The violence in Charlottesville in part was an attempt to protect a statue of Robert E. Lee. According to news reports, there are some seven hundred monuments to various figures and events of the Confederacy, in many cases erected during the twentieth century as an attempt to perpetuate the myth of the Lost Cause — the noble south that lost out to the hordes of the north — and later a resistance to equal rights in the 50s onward.
Supporters of such monuments and of flying the flag of the Army of Northern Virginia claim that those things are “heritage, not hate,” forgetting what it’s a heritage of. But we do have to remember what happened, and remembering for some will be honoring.
Groups line up for and against, and we’re lucky if the controversy remains a battle of ideas. There is, however, an alternative, one that the city of Dayton, Tennessee has been offered by the Freedom from Religion Foundation.
Dayton was the site of the trial of the State of Tennessee v. John Thomas Scopes, an event that was itself memorialized by Inherit the Wind, a play and film that got a lot right about the case, while introducing their own ideological spin. Scopes wasn’t sure that he had actually taught evolution and thereby violated state law, though he was willing to say that he did to go along with the town fathers in their desire to bring publicity to Dayton. Things did spiral out of control, and the fight between modernism and humanism on one side against fundamentalism is one that is far from settled today.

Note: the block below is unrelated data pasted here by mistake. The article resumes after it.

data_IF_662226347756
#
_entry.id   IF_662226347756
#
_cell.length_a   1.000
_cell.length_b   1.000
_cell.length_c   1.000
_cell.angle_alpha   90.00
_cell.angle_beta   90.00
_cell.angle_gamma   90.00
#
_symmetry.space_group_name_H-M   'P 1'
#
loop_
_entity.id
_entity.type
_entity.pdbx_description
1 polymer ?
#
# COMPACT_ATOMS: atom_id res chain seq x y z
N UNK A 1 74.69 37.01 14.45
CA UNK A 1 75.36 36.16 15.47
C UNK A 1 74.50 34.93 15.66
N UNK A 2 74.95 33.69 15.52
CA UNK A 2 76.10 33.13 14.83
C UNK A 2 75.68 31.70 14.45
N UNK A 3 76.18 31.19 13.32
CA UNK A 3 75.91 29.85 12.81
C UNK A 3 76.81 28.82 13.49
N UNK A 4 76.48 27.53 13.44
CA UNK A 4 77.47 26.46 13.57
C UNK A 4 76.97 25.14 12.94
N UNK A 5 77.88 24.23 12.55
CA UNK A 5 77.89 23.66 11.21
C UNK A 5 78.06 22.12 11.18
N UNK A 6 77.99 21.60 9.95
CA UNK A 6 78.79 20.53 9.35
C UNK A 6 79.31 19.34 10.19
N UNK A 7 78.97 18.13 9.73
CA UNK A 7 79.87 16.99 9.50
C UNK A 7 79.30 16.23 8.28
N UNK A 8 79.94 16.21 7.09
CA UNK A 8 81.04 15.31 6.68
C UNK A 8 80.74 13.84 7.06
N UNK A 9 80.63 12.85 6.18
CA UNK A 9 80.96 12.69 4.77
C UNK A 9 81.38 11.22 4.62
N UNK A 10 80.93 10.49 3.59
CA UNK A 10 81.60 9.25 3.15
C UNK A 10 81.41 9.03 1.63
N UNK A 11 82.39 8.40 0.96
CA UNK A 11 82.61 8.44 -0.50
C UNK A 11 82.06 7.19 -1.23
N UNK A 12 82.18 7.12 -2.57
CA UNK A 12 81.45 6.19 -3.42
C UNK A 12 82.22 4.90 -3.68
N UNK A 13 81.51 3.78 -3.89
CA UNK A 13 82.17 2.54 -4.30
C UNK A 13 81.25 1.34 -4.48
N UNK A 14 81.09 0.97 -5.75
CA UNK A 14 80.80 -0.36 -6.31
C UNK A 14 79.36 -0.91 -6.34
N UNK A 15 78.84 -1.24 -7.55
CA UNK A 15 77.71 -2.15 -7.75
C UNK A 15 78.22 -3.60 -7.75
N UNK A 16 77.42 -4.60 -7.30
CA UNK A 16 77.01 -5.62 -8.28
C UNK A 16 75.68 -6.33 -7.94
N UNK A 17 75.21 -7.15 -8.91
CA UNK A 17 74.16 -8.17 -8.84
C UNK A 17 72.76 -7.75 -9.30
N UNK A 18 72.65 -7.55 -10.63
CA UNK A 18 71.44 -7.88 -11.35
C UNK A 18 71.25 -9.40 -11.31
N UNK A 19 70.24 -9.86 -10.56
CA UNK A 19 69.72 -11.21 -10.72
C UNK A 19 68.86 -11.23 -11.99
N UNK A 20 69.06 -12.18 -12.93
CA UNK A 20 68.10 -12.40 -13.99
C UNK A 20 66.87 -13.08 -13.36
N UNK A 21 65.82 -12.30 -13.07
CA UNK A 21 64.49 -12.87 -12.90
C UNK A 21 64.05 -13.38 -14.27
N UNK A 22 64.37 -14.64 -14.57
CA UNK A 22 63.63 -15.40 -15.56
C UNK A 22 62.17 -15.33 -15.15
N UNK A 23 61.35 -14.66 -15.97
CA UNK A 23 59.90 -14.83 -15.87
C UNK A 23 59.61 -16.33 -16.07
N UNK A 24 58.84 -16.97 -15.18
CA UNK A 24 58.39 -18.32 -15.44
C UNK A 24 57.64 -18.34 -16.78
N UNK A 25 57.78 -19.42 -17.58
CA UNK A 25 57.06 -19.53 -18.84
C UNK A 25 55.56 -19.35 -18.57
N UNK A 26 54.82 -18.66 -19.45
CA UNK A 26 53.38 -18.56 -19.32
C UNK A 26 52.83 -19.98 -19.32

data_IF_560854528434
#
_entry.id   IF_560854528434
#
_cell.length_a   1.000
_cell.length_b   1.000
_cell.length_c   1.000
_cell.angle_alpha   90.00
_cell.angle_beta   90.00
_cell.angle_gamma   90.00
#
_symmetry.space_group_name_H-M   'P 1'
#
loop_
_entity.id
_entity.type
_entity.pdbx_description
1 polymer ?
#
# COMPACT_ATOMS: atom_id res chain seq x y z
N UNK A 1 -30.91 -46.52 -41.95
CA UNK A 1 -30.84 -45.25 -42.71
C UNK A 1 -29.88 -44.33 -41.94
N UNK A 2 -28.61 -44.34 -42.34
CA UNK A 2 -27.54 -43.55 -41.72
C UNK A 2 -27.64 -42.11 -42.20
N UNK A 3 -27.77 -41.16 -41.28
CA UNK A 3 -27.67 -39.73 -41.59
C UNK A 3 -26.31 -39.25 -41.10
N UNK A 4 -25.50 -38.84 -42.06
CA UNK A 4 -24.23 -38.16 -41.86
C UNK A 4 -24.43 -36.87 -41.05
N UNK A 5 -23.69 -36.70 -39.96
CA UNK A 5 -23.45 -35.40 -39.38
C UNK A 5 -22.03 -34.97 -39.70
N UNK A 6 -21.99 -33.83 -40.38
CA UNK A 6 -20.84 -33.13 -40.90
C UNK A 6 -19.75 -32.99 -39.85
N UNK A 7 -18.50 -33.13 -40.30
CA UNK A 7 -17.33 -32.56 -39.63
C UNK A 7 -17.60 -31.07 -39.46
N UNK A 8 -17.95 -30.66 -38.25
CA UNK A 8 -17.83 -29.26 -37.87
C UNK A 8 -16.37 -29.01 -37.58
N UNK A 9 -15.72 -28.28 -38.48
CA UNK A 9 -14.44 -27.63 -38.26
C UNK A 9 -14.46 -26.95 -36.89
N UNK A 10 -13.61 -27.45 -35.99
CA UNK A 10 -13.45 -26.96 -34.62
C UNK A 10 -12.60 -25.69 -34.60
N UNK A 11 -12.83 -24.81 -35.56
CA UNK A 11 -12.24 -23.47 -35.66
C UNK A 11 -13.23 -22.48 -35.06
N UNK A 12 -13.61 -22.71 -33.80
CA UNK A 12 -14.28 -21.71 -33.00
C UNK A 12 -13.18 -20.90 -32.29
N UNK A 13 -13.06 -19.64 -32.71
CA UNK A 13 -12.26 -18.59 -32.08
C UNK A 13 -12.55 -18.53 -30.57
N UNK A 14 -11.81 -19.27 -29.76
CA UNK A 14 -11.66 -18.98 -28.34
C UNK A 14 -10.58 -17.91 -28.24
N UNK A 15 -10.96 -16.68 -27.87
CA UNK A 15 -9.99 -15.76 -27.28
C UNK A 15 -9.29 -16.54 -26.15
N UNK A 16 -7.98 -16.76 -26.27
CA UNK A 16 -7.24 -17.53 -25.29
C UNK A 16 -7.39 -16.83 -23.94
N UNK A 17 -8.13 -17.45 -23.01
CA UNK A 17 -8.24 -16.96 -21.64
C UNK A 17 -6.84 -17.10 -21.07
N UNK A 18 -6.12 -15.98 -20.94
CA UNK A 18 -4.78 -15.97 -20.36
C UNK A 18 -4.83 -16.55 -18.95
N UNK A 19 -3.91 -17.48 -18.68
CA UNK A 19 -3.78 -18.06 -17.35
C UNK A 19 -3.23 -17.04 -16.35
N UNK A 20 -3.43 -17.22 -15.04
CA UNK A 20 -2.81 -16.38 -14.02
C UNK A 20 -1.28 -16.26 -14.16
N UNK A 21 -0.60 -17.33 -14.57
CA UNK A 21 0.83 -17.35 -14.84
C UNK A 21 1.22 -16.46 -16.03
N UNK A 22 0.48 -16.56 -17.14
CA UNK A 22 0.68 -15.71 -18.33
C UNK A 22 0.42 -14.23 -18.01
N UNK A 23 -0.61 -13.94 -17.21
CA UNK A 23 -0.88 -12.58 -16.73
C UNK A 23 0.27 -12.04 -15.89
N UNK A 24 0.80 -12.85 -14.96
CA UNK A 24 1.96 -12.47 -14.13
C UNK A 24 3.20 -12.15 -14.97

The best known member of the prosecution team was William Jennings Bryan, three-time presidential candidate, supporter of Prohibition, and advocate late in life of a literalist reading of the Bible. And he has both a college in the area named after him and a statue outside the courthouse where the trial took place, the center of an annual festival commemorating the doings. What the Freedom from Religion Foundation has done is pay to have a statue of Clarence Darrow, leader of the defense, put up finally to remind people that Bryan’s views weren’t the only ones presented.
This is similar to the statue of the girl on Wall Street who confronts the charging bull or the Baphomet monuments that have been proposed as a test of the principle that if we allow one religion’s artwork — Ten Commandment displays, for example — on public property, we must allow all.
In the same way, if we must have statues of Robert E. Lee or other leaders of the war against the United States, then let’s face them with Grant or even more pointedly Sherman and the like. If the message is that we must preserve our heritage, then preserve all of it. Do that because there is a history of good winning over evil in this country — slowly and often at huge cost, never enough that we can declare victory, but the trend is there.
The message that the Klan and their fellow fascists assert only lasts when good people are silent. We cannot shut up the hateful among us, but we can show them how small their numbers are, and we can reframe monuments not as celebrations of hateful deeds, but instead as warnings of what we’ve had to work to overcome and must not return to.
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